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‘Doing’ kinship: heterosexual parents’ experiences of non-genetic parenthood through donor conception

Published:September 11, 2022DOI:https://doi.org/10.1016/j.rbmo.2022.09.006

      Abstract

      Research question

      How do Dutch heterosexual parents who achieved parenthood through donor conception navigate non-genetic parenthood and kinship?

      Design

      A qualitative in-depth semi-structured interview study was performed between September 2018 and January 2019 with both partners of 13 Dutch heterosexual couples where the male partner suffered from infertility and who conceived a child with the help of a sperm donor. Interview questions were based on literature and clinical experiences of experts in the field of donor conception. Interviews were transcribed and analysed using thematic analysis.

      Results

      All parents navigated non-genetic parenthood through ‘doing’ kinship: they negotiated the importance of nature versus nurture with regards to donor conception and non-genetic parenthood. Most parents perceived genetics as irrelevant for experiencing parenthood, bonding with their children and the preferred role of the donor in their future lives. Yet most of them found genetics relevant for generating similarities between the father and the child, and for wanting the same donor for all their children to ensure a full genetic relation among them. Additionally, based on the donor's genetic bond with the child, some men were anxious about the donor's role in the child's future life and the consequences for their position as a non-genetic father. A few women perceived genetics as relevant in terms of possible inherited illnesses from the donor.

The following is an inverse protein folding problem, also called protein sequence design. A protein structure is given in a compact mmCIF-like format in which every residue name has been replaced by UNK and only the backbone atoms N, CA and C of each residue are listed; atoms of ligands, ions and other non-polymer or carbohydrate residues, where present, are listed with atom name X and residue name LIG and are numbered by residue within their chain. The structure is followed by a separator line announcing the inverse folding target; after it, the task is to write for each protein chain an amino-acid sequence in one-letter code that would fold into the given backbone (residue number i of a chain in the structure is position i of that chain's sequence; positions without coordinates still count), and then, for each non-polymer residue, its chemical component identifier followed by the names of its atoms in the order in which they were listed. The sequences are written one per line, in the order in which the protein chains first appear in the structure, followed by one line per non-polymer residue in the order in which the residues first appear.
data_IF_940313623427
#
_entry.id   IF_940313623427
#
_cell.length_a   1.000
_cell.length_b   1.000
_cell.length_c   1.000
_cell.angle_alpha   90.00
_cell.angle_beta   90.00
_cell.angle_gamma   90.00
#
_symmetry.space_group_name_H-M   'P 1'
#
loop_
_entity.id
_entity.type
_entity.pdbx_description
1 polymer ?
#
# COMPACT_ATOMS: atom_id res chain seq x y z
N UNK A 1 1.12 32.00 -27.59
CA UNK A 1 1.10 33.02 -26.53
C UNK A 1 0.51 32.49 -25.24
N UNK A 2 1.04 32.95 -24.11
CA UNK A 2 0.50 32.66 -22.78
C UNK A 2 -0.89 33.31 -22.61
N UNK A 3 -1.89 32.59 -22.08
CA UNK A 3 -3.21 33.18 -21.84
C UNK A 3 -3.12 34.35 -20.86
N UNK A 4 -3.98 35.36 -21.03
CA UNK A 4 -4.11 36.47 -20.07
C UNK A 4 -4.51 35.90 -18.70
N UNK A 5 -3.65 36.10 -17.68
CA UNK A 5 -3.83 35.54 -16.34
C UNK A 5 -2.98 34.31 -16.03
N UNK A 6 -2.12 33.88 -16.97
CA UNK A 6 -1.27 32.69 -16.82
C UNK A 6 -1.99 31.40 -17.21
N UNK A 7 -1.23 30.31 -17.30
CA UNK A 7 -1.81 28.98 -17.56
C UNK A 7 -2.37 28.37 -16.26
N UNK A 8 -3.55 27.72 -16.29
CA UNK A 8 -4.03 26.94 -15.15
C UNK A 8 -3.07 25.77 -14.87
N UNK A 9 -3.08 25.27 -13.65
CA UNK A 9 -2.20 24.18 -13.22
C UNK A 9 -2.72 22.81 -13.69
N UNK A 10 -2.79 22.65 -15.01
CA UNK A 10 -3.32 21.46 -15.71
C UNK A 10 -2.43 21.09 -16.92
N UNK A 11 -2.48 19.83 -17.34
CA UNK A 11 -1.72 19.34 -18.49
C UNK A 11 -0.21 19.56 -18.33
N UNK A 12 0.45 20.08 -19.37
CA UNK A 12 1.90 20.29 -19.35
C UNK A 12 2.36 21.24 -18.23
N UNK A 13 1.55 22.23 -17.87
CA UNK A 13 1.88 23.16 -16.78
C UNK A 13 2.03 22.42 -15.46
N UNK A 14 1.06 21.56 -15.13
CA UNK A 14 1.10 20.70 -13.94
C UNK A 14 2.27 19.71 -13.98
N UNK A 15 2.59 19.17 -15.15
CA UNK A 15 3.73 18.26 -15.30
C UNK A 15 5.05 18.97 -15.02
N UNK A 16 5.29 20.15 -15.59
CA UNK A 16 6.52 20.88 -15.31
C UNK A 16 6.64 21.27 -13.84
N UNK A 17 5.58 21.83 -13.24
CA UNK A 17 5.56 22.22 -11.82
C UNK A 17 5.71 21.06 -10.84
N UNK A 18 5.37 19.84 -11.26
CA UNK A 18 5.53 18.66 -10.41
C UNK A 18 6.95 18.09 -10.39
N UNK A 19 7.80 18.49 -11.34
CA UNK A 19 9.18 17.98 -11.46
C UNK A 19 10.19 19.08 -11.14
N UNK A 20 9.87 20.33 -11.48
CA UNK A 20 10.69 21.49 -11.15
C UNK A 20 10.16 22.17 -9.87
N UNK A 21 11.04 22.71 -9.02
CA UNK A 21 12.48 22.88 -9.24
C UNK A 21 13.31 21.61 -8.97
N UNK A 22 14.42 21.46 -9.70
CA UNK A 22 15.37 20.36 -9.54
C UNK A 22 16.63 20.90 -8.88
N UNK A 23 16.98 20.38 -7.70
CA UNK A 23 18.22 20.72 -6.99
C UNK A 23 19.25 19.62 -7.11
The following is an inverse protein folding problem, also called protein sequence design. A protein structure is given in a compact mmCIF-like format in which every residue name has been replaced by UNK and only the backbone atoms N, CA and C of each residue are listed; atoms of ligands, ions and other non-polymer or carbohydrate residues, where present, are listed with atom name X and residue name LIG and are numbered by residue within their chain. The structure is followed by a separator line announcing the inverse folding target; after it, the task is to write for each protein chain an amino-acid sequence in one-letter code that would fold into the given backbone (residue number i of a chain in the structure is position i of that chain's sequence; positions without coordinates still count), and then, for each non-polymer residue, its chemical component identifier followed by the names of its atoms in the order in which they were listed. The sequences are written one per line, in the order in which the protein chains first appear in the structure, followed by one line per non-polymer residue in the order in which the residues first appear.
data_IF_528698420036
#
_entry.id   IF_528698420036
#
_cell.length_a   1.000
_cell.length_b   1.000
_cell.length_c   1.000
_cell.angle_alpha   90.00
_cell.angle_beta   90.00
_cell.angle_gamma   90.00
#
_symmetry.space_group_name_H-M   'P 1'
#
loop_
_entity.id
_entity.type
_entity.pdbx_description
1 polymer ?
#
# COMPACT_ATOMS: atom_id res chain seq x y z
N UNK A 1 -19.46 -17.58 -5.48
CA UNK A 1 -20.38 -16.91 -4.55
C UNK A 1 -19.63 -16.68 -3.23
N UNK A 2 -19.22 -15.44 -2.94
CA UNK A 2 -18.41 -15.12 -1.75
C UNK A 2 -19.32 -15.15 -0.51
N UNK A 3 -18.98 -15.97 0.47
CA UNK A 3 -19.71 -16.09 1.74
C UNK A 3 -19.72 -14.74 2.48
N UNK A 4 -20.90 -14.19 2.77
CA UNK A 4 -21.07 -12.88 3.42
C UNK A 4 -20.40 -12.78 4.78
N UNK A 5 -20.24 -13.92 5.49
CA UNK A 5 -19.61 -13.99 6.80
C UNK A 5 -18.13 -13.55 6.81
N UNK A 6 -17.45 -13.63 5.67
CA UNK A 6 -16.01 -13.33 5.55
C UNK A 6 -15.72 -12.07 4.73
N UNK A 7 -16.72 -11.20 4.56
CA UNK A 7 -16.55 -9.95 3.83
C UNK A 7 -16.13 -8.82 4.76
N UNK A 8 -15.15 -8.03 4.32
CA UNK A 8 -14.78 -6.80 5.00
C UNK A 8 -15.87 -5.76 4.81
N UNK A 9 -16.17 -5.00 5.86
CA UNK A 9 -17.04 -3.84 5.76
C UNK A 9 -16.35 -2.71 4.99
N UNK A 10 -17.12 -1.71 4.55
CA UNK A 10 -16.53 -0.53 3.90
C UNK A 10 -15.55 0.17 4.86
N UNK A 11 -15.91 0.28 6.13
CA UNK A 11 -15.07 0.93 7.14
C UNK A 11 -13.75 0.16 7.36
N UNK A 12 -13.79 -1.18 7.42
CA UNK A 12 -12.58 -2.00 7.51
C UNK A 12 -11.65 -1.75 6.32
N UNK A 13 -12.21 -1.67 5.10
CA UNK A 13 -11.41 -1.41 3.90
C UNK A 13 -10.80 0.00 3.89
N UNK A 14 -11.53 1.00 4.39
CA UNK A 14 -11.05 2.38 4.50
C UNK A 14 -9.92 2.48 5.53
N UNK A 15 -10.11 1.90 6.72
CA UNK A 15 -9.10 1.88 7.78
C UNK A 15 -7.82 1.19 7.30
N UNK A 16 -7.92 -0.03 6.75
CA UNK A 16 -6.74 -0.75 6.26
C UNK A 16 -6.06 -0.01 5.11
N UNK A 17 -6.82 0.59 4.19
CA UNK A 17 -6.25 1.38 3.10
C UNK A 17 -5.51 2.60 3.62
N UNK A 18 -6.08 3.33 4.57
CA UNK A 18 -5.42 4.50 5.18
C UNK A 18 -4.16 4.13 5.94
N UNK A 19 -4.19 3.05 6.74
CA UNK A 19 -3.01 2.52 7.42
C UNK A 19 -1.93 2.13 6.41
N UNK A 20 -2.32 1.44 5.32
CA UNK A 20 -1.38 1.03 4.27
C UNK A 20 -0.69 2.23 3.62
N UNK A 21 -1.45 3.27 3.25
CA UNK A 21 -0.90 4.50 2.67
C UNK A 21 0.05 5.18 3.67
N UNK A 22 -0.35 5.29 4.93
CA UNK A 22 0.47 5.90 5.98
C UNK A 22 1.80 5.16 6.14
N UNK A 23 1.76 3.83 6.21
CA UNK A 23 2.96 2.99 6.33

Conclusions

      Parents experienced several ambiguities regarding the role of genetics in donor conception and navigated ‘doing’ kinship in various ways. These aspects need to be taken into consideration during the counselling of prospective parents planning to conceive with donor conception.

      Key words

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      Biography

      Maria Siermann obtained a Master of Research degree in Social Sciences from the University of Amsterdam, the Netherlands. She is currently a PhD candidate at KU Leuven, Belgium (main institution) and the University of Helsinki, Finland (partner institution). Her research focuses on the ethical and sociocultural aspects of reproductive and genetic technologies.
      Key message
      Parents who conceived with donor conception were navigating when genetics was relevant and when it was irrelevant for their experiences of parenthood. In this way, they were ‘doing’ kinship. These ambiguities in experiences of non-genetic parenthood are important to consider in the counselling of prospective parents.